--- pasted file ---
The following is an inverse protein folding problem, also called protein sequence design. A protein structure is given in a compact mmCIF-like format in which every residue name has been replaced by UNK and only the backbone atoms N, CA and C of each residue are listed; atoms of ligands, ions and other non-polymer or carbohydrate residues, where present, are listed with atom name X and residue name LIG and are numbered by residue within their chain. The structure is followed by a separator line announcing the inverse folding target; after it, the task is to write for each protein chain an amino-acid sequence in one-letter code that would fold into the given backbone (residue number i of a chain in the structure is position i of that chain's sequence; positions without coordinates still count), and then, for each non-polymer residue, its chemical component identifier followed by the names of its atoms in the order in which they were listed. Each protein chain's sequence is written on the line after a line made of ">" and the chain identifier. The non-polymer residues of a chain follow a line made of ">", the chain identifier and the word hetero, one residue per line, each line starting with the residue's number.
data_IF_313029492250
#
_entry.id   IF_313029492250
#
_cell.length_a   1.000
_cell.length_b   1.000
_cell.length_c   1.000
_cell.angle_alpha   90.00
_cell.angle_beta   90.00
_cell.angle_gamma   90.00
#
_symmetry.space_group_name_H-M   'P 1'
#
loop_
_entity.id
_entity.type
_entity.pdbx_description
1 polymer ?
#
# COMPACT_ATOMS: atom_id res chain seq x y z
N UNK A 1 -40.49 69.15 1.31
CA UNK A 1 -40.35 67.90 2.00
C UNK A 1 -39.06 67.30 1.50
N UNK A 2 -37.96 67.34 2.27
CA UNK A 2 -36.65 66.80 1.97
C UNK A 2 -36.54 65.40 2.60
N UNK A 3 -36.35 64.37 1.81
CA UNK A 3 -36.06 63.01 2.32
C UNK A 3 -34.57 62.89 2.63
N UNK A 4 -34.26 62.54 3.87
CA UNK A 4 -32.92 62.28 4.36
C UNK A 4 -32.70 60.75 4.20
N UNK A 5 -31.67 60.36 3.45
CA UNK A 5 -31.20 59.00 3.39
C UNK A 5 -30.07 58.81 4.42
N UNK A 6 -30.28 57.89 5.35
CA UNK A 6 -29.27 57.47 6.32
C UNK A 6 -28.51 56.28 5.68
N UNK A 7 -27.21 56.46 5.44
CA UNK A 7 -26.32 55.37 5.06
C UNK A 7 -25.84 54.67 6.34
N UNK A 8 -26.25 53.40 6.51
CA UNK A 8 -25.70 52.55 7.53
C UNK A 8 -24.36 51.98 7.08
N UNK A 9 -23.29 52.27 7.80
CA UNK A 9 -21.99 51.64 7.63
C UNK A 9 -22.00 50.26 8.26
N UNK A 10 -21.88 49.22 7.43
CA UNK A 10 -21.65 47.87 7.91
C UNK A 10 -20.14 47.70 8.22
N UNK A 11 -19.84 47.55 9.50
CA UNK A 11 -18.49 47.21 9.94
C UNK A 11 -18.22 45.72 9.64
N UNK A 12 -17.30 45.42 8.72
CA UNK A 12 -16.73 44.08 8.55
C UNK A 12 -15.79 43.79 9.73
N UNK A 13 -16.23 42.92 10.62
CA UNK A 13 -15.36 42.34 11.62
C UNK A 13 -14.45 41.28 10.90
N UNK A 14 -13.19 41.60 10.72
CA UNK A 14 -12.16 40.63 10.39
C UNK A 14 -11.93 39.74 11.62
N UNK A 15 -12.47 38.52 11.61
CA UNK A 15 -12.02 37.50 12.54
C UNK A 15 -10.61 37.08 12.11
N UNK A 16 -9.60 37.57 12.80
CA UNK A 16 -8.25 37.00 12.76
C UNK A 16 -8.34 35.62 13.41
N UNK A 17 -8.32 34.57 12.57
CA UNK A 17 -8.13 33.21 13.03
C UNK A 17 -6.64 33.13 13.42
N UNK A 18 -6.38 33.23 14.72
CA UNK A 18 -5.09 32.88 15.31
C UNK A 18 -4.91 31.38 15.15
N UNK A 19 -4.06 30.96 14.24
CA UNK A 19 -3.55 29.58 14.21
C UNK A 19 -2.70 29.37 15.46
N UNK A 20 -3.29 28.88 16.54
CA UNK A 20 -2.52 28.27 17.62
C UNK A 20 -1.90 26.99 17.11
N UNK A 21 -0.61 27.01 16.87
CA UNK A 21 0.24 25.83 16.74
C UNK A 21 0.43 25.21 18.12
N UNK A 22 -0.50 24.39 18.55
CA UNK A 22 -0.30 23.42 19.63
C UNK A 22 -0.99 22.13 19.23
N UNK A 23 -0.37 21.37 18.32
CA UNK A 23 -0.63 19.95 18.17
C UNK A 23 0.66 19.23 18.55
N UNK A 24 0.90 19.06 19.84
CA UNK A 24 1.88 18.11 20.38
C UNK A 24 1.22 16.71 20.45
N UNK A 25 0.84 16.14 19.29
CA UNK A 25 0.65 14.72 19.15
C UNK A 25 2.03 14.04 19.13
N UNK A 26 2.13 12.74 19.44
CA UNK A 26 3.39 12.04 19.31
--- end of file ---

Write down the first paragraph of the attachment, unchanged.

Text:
The following is an inverse protein folding problem, also called protein sequence design. A protein structure is given in a compact mmCIF-like format in which every residue name has been replaced by UNK and only the backbone atoms N, CA and C of each residue are listed; atoms of ligands, ions and other non-polymer or carbohydrate residues, where present, are listed with atom name X and residue name LIG and are numbered by residue within their chain. The structure is followed by a separator line announcing the inverse folding target; after it, the task is to write for each protein chain an amino-acid sequence in one-letter code that would fold into the given backbone (residue number i of a chain in the structure is position i of that chain's sequence; positions without coordinates still count), and then, for each non-polymer residue, its chemical component identifier followed by the names of its atoms in the order in which they were listed. Each protein chain's sequence is written on the line after a line made of ">" and the chain identifier. The non-polymer residues of a chain follow a line made of ">", the chain identifier and the word hetero, one residue per line, each line starting with the residue's number.